The lack of recognized women in this category was emblematic of broader trends in the broader awards season landscape that often ignored female directors entirely. Surprisingly, in 2009, the Golden Globes had nominated more women in its Best Director category (although only one and two of those nominations were for Streisand) than the equivalent category at the Oscars. It didn’t rule out any of the shortcomings of the Golden Globes, but it certainly showed that problems with recognizing the validity of female-led films was an endemic problem in the industry.
A dry spell for female directors
In the 2010s, the Golden Globes would reward a handful of other female directors, including Ava DuVernay make history as the first woman of color recognized in this category for achievement Selma. In the years since that feat, the Golden Globes have missed out on highly acclaimed female filmmakers being recognized at almost every other major American award show, namely by Greta Gerwig work both lady bird and Little woman. After DuVernay’s nomination, it took six years for other female directors to be recognized in this category. To put things in perspective, this meant that in the decade following Bigelow’s Injured locker nomination, the Golden Globes had recognized only one woman in 50 different Best Director slots. This is an absolutely insane fact that reflects how this category has ignored women filmmakers.
The 2020s have so far seen four women nominated in the Best Director category (including Campion scoring his second nod) while the 80th Golden Globe nominees featured no women in the Best Director category or feature films. directed by a woman in both Best Picture categories. It’s a glaring development on many levels, including the number of female director-led features that made waves at other major award shows in 2022. Titles like women who talk, All the beauty and bloodshed, After Sun, The female kingand many more have been part of other major Best of 2022 Cinema awards shows. Unfortunately, they and other titles were absent from the 80th Golden Globe Awards.
The biggest problems with the Golden Globes
The problems with the Golden Globes and its lack of recognition for female filmmakers aren’t just limited to these categories or the nominees for the 80th Golden Globes. The absence of a Best Documentary Feature category (a staple of most other award shows, including the Oscars) since 1977 further limits when and how the Golden Globes can recognize the existence of female directors. The landscape of documentary cinema is covered with female directors, but these artists do not have the chance to be seen or to have their achievements recognized at the Golden Globes.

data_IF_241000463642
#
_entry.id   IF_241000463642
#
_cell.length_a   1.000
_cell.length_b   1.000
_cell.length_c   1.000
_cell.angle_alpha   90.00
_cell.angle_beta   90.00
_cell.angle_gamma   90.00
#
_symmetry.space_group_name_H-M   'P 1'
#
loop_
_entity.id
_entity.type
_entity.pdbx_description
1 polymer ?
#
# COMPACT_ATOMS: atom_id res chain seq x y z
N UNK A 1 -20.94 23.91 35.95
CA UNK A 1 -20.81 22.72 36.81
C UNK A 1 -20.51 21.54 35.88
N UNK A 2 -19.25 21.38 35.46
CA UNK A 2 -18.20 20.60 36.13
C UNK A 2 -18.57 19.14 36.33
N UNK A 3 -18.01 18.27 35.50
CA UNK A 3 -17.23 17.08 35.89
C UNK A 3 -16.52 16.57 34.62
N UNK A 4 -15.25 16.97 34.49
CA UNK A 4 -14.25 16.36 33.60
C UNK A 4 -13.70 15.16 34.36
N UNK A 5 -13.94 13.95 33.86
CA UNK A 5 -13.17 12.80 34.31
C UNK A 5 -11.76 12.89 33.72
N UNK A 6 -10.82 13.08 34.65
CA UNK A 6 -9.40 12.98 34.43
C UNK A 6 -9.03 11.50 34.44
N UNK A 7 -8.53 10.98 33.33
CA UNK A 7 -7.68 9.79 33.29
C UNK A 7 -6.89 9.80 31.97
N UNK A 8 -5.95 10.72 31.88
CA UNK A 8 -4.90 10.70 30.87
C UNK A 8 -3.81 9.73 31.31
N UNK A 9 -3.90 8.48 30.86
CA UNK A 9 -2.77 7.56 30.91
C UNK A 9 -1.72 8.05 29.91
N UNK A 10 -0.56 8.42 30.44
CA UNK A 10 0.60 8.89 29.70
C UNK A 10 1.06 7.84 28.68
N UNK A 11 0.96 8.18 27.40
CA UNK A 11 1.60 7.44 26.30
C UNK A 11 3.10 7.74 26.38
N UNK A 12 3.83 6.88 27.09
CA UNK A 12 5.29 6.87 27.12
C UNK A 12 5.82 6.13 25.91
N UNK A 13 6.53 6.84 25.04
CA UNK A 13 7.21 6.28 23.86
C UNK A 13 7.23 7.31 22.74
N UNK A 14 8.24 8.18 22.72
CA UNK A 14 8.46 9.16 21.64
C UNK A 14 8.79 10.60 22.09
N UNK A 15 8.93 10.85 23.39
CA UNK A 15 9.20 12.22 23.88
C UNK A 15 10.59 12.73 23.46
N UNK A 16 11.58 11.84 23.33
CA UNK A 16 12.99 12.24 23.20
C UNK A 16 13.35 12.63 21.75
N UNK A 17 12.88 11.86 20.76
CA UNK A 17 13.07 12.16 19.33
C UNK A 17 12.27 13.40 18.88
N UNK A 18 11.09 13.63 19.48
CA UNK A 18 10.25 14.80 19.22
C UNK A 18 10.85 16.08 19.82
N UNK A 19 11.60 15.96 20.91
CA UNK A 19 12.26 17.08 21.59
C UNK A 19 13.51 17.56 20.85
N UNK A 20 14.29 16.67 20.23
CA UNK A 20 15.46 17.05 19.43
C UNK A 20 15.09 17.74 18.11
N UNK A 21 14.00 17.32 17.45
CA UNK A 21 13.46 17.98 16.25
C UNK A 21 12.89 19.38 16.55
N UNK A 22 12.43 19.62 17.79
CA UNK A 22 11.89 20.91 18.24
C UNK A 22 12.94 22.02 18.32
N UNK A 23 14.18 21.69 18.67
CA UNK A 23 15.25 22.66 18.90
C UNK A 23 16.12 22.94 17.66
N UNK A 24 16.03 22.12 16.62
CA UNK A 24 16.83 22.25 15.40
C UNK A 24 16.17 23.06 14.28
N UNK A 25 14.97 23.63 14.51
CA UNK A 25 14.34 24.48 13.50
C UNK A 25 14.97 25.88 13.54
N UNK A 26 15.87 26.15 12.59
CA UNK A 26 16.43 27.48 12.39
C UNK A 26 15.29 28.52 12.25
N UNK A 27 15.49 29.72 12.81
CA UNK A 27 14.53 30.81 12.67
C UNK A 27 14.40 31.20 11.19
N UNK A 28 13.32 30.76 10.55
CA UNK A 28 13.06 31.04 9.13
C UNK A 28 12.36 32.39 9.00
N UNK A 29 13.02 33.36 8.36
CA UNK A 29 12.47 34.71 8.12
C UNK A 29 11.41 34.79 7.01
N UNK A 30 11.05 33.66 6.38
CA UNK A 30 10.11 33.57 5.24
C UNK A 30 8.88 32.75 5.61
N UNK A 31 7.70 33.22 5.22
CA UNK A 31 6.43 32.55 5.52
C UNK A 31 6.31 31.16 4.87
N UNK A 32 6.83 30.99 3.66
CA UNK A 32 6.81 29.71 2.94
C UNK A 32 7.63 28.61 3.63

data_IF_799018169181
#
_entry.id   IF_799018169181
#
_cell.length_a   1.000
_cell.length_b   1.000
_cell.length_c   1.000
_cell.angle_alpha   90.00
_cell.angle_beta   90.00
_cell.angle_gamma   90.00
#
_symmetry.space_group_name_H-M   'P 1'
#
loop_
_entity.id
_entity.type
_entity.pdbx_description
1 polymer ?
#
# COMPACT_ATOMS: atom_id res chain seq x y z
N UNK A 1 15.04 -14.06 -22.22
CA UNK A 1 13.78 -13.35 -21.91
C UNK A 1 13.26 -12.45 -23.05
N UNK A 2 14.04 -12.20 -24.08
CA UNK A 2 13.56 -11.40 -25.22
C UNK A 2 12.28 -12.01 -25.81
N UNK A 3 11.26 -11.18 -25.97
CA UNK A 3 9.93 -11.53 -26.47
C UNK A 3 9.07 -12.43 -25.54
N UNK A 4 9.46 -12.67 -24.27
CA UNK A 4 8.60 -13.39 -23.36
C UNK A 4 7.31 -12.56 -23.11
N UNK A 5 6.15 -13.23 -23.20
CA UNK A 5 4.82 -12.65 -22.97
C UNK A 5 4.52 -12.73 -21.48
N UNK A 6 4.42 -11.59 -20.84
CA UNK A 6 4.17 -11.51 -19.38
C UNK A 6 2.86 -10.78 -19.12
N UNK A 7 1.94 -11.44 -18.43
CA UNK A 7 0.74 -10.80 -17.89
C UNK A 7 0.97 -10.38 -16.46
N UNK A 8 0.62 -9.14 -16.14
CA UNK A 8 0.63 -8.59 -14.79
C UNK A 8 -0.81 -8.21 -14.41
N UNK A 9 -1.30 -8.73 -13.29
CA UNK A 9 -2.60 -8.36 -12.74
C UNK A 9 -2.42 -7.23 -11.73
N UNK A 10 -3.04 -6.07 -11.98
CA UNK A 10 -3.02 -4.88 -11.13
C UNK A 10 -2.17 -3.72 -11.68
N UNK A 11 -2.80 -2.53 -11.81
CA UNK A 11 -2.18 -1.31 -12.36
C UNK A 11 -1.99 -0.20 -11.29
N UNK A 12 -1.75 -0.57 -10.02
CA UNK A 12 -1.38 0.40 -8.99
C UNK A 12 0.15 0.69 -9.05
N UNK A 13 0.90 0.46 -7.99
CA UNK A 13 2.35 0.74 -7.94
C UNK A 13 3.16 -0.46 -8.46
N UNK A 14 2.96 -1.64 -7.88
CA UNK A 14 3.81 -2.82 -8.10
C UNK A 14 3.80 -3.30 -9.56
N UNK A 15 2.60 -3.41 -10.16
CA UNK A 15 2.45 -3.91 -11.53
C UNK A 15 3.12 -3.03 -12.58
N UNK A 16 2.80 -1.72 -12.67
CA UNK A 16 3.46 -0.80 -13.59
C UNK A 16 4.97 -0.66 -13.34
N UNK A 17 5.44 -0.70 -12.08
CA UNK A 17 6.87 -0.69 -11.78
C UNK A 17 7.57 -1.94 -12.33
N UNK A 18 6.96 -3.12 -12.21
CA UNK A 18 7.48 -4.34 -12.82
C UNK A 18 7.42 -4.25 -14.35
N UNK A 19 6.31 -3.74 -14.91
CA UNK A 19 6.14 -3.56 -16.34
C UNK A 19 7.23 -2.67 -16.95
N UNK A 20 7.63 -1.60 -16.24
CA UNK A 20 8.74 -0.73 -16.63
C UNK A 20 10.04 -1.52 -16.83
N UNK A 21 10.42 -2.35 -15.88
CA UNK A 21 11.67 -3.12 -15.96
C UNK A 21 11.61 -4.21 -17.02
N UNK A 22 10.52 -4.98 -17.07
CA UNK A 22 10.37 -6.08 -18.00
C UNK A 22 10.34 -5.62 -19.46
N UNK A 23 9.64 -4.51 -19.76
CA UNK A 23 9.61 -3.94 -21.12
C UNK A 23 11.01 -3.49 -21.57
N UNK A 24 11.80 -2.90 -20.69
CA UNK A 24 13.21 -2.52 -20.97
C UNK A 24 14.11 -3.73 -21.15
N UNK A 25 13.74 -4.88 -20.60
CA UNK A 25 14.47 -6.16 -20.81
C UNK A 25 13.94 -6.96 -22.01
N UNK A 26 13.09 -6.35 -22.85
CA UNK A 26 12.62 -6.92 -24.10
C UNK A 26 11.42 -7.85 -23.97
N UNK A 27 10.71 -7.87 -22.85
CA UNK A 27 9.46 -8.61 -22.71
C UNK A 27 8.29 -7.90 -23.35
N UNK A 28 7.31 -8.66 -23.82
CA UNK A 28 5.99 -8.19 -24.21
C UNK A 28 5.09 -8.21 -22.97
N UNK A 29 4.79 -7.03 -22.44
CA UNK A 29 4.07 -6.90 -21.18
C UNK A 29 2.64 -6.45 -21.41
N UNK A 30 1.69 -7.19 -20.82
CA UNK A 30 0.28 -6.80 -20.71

Of course, all of these issues may seem ridiculous considering the simple fact that the Golden Globes themselves are often a punchline. After all, it was the ceremony that named The tourist for the best picture! However, the lack of recognition of female directors at its various ceremonies is worth mentioning and acknowledging largely because these ceremonies still hold so much influence in Hollywood and the awards season landscape. Additionally, the problems with the Golden Globes and its problems with recognition of art made by women are echoed by other award shows. To acknowledge the shortcomings that the Golden Globes have repeatedly shown in making room for film directed by women is to acknowledge how flawed the American definition of “award-winning cinema” is as well. When we talk about the “best films of the year”, the erasure of cinema directed by women means that we are not talking about the whole cinematic landscape, but only a small part dominated by men.
The 80th Golden Globe Awards and its approach to female filmmakers was a frustrating reminder that the more things change, the more they stay the same. Despite high-profile reforms to try to diversify the Golden Globes voting bloc, women directors were still largely excluded from nominations (similar issues with long-running erasing features arose from black performers at this ceremony of the Golden Globes). The history of the Golden Globes and its difficulty in recognizing female directors is unfortunately very much in tune with the current state of the ceremony.
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The Golden Globes Have A History Of Not Recognizing Female Filmmakers – CNET – ApparelGeek